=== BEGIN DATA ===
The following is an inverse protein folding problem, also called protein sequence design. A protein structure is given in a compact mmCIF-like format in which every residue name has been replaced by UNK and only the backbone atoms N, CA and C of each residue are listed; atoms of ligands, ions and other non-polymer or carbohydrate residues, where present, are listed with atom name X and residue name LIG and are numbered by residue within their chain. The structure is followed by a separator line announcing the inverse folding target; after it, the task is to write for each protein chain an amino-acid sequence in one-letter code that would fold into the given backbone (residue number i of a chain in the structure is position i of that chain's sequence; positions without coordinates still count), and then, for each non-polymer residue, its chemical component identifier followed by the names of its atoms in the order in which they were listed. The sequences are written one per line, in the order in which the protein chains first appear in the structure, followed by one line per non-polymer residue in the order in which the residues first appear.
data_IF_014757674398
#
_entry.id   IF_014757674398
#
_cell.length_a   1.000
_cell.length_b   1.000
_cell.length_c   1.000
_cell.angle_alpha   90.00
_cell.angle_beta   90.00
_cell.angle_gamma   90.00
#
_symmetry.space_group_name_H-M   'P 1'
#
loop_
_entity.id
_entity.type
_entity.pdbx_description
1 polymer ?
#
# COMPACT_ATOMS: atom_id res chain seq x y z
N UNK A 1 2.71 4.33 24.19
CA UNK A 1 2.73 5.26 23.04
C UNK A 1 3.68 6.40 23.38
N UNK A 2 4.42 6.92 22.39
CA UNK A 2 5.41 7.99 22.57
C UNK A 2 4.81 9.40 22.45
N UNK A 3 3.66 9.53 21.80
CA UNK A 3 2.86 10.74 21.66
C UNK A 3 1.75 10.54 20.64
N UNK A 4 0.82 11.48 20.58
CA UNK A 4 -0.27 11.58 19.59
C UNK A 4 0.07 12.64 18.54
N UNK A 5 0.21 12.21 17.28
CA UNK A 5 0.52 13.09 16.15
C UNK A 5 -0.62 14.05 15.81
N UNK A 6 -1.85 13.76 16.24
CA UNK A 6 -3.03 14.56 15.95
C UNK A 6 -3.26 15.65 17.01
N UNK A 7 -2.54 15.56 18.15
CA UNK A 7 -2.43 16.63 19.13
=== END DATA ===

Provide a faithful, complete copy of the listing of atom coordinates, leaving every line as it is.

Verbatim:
The following is an inverse protein folding problem, also called protein sequence design. A protein structure is given in a compact mmCIF-like format in which every residue name has been replaced by UNK and only the backbone atoms N, CA and C of each residue are listed; atoms of ligands, ions and other non-polymer or carbohydrate residues, where present, are listed with atom name X and residue name LIG and are numbered by residue within their chain. The structure is followed by a separator line announcing the inverse folding target; after it, the task is to write for each protein chain an amino-acid sequence in one-letter code that would fold into the given backbone (residue number i of a chain in the structure is position i of that chain's sequence; positions without coordinates still count), and then, for each non-polymer residue, its chemical component identifier followed by the names of its atoms in the order in which they were listed. The sequences are written one per line, in the order in which the protein chains first appear in the structure, followed by one line per non-polymer residue in the order in which the residues first appear.
data_IF_014757674398
#
_entry.id   IF_014757674398
#
_cell.length_a   1.000
_cell.length_b   1.000
_cell.length_c   1.000
_cell.angle_alpha   90.00
_cell.angle_beta   90.00
_cell.angle_gamma   90.00
#
_symmetry.space_group_name_H-M   'P 1'
#
loop_
_entity.id
_entity.type
_entity.pdbx_description
1 polymer ?
#
# COMPACT_ATOMS: atom_id res chain seq x y z
N UNK A 1 2.71 4.33 24.19
CA UNK A 1 2.73 5.26 23.04
C UNK A 1 3.68 6.40 23.38
N UNK A 2 4.42 6.92 22.39
CA UNK A 2 5.41 7.99 22.57
C UNK A 2 4.81 9.40 22.45
N UNK A 3 3.66 9.53 21.80
CA UNK A 3 2.86 10.74 21.66
C UNK A 3 1.75 10.54 20.64
N UNK A 4 0.82 11.48 20.58
CA UNK A 4 -0.27 11.58 19.59
C UNK A 4 0.07 12.64 18.54
N UNK A 5 0.21 12.21 17.28
CA UNK A 5 0.52 13.09 16.15
C UNK A 5 -0.62 14.05 15.81
N UNK A 6 -1.85 13.76 16.24
CA UNK A 6 -3.03 14.56 15.95
C UNK A 6 -3.26 15.65 17.01
N UNK A 7 -2.54 15.56 18.15
CA UNK A 7 -2.43 16.63 19.13